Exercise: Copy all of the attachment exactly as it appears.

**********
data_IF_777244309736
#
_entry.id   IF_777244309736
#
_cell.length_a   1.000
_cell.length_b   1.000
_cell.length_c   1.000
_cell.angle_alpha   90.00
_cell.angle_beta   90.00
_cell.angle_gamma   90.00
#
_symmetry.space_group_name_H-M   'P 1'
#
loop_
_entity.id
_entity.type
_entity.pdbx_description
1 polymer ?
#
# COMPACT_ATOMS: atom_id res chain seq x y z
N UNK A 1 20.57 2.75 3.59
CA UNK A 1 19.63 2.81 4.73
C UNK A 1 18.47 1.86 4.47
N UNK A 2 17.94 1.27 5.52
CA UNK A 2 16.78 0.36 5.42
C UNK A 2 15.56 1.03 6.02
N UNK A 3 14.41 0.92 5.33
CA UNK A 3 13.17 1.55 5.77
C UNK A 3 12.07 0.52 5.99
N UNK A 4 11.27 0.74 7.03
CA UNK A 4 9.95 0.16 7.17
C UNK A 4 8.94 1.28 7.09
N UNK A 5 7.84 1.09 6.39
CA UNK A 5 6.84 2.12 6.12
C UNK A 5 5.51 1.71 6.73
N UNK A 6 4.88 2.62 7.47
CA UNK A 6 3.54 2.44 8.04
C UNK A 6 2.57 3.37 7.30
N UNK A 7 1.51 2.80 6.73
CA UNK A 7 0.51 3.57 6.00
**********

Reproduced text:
data_IF_777244309736
#
_entry.id   IF_777244309736
#
_cell.length_a   1.000
_cell.length_b   1.000
_cell.length_c   1.000
_cell.angle_alpha   90.00
_cell.angle_beta   90.00
_cell.angle_gamma   90.00
#
_symmetry.space_group_name_H-M   'P 1'
#
loop_
_entity.id
_entity.type
_entity.pdbx_description
1 polymer ?
#
# COMPACT_ATOMS: atom_id res chain seq x y z
N UNK A 1 20.57 2.75 3.59
CA UNK A 1 19.63 2.81 4.73
C UNK A 1 18.47 1.86 4.47
N UNK A 2 17.94 1.27 5.52
CA UNK A 2 16.78 0.36 5.42
C UNK A 2 15.56 1.03 6.02
N UNK A 3 14.41 0.92 5.33
CA UNK A 3 13.17 1.55 5.77
C UNK A 3 12.07 0.52 5.99
N UNK A 4 11.27 0.74 7.03
CA UNK A 4 9.95 0.16 7.17
C UNK A 4 8.94 1.28 7.09
N UNK A 5 7.84 1.09 6.39
CA UNK A 5 6.84 2.12 6.12
C UNK A 5 5.51 1.71 6.73
N UNK A 6 4.88 2.62 7.47
CA UNK A 6 3.54 2.44 8.04
C UNK A 6 2.57 3.37 7.30
N UNK A 7 1.51 2.80 6.73
CA UNK A 7 0.51 3.57 6.00